Hospice of Michigan offers a variety of grief support and educational services. These programs are available to all families involved with Hospice of Michigan, as well as the community at large. For more information, visit www.hom.org.

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Tree lighting with Santa this Saturday


Santa parade, tree lighting and more 

Are you ready to have yourself a merry Christmas Cedar Springs-style? Come on out and experience a day of goodwill and cheer on Saturday, December 6, when the Cedar Springs Area Chamber of Commerce presents “Come Mingle with Kris Kringle.”

The day will start at 10 a.m. with families able to create decorations for the Christmas tree at the Cedar Springs Library from 10-1, then decorate the tree at Main and Ash with their ornaments at 1 p.m. There will also be a bake sale, free hot chocolate, a storytime with Mrs. Clause, a Christmas puzzle time with Santa’s Elves, and a petting zoo, all before the mini-parade that brings Santa to the corner of Main and Ash Street at about 4:30-4:45. There will also be time to visit with him afterward, as well as tour the Cedar Springs Museum.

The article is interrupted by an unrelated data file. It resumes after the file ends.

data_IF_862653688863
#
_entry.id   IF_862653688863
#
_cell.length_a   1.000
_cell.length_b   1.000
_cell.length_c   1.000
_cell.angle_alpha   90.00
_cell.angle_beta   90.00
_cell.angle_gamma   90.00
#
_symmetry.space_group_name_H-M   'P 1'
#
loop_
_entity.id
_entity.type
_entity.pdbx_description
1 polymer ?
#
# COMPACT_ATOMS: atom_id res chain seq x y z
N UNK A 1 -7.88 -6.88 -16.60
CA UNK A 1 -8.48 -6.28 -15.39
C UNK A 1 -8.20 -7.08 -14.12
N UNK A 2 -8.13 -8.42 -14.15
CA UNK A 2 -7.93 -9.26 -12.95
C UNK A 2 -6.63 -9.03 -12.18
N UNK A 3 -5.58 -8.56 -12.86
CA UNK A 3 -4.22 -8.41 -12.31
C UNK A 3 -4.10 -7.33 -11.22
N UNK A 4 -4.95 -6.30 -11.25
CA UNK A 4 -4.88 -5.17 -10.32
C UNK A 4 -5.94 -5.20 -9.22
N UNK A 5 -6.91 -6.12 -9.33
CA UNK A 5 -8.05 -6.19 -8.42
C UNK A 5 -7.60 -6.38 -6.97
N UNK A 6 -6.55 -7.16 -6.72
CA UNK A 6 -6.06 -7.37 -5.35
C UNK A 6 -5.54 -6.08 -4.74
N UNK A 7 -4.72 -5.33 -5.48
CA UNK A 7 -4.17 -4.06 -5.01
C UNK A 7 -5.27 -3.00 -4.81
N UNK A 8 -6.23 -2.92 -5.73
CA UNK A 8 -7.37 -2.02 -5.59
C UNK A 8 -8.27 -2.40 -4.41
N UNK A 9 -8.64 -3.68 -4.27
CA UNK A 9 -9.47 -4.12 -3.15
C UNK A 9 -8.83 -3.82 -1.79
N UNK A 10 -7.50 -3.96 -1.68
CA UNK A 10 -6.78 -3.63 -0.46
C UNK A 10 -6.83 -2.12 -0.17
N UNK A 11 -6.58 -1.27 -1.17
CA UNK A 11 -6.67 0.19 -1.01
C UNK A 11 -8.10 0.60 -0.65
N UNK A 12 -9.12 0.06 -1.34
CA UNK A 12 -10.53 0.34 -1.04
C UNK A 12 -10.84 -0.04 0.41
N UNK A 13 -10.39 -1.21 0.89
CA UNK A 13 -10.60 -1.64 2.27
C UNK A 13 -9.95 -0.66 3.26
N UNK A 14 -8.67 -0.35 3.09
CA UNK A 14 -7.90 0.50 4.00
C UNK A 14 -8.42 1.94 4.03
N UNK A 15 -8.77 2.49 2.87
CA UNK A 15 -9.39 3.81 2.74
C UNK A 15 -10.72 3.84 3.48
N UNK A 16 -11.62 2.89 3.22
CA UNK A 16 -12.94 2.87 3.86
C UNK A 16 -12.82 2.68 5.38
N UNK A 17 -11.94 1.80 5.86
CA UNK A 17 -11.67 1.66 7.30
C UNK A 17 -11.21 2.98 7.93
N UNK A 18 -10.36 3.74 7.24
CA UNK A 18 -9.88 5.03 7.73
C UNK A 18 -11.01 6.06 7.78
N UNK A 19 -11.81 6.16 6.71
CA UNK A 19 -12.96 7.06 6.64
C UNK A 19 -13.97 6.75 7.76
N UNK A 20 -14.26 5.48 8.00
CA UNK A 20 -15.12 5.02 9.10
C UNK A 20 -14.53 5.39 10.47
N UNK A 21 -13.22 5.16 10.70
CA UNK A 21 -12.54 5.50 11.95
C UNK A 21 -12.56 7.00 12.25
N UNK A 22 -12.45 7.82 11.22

Bring the whole family out on Saturday, December 6, for a fun, community Christmas celebration! See the ad on page 9 for complete details on times and locations.


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Opportunity for new pavilion at Morley Park


This pavilion is an example of what the one in Morley Park would look like.

Kevin Galloway would like to build a covered pavilion in Morley Park.

Kevin Galloway would like to build a covered pavilion in Morley Park.

By Judy Reed

‘Tis the season for giving, and an area teenager is modeling that with his plan to give back to the community while earning his Eagle Scout rank. And he’s hoping other residents and business owners will come alongside him and help him do it.